The events, organised by Lancashire County Council, are the final step in the process to full citizenship and being able to obtain a British passport.
But with ceremonies indefinitely suspended due to the coronavirus pandemic, migrant rights campaigners say applicants across the country are stuck "in limbo”.
Home Office figures show 583 people attended citizenship ceremonies in Lancashire in 2019.
This was a rise of four per cent on the year before, bringing the total for the last decade to around 8,200.
A total of 1.2m immigrants have gained citizenship over the last decade, although the number fell by 23 per cent to 113,301, between 2010 and 2019.
Participants are asked to make an oath of allegiance to the Queen and pledge to respect the rights, freedoms and laws of the UK.
They are then presented with a certificate of British citizenship and a welcome pack.
Jill Rutter, director of strategy at the thinktank British Future, said citizenship is important for integration and a shared sense of identity.
She said: "Citizenship ceremonies do really matter to new Britons. They mark the end of a long and expensive process, and the start of an enhanced feeling of belonging to the country people have chosen to call home.
"We should restart citizenship ceremonies as soon as it is safe to do so.”
An independent inquiry into citizenship policy, coordinated by the group, is also paused due to Covid-19.
In the longer term, British Future want the UK to review its approach to citizenship, by reducing the “highest fees in the Western world” and cutting red tape.
Last year, 7,073 people attended ceremonies in the North West – among 110,000 across the UK.
A further 3,000 did so at a British consulate abroad.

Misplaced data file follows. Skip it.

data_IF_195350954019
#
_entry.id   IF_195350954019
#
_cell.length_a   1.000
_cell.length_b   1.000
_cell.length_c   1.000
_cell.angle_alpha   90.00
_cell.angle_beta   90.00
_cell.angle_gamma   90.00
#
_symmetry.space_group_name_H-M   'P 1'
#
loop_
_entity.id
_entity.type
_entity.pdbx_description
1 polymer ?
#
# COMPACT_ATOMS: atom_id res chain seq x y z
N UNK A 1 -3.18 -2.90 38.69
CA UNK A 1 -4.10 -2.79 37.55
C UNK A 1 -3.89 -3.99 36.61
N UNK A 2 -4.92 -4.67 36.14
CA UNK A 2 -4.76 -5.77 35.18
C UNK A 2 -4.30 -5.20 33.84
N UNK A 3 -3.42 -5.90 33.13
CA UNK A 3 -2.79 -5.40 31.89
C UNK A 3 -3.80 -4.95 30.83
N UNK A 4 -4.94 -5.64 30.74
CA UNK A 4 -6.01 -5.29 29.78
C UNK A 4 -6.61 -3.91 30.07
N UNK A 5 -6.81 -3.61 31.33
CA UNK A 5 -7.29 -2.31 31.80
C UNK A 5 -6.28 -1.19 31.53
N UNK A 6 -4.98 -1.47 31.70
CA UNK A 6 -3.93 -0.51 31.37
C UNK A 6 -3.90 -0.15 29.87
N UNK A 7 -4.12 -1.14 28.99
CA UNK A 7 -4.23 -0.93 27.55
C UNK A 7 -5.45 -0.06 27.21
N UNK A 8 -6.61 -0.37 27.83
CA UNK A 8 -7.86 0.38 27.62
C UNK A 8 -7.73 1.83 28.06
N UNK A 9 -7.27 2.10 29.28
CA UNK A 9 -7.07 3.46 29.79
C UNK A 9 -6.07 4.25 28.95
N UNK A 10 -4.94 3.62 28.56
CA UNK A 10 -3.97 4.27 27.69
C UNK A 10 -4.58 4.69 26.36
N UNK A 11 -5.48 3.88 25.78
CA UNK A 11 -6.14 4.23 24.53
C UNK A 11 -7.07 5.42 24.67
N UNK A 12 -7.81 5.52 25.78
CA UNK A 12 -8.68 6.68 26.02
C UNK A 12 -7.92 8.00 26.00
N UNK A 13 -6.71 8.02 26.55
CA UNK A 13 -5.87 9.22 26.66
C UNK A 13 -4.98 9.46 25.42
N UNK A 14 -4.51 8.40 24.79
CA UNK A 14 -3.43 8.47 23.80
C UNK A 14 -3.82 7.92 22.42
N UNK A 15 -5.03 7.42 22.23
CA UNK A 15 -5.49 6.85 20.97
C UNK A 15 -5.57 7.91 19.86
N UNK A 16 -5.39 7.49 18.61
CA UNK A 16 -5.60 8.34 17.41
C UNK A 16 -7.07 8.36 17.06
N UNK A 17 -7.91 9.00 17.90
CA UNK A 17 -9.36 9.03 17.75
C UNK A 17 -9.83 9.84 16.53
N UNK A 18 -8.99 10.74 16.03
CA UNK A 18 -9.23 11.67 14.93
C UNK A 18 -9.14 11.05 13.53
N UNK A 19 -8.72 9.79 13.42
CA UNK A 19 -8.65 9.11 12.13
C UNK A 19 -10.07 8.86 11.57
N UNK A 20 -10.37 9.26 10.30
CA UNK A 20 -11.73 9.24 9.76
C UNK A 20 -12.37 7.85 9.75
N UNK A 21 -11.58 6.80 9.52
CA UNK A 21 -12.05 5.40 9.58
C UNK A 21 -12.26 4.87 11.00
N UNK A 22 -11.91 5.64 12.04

Maike Bohn, co-founder of think tank the3million, which represents the rights of EU citizens, said the pandemic has caused “huge delays” for anyone wishing to become British – with appointments to provide details at biometric centres also suspended.
Romanian national Alexandra Bulat, a project manager at the think tank, says she has paid more than £1,300 in application fees for her British citizenship but is still waiting for her ceremony to take place.
She said: “It all feels like you’re still in limbo because the process is still not done and dusted.
“The main reason a lot of EU citizens apply for citizenship is to feel more secure, because they don’t feel secure with the Settlement Scheme.
“Being a British citizen means you can vote and be a fuller part of society by participating in political processes.
“I think it’s quite important for people to feel that they have a say, whether that’s in the taxes that we pay or the direction the country is going.”
A Home Office spokeswoman said: “Like applicants, we know how much citizenship ceremonies mean to people and we are actively looking at alternative, safe ways to reinstate such important occasions.”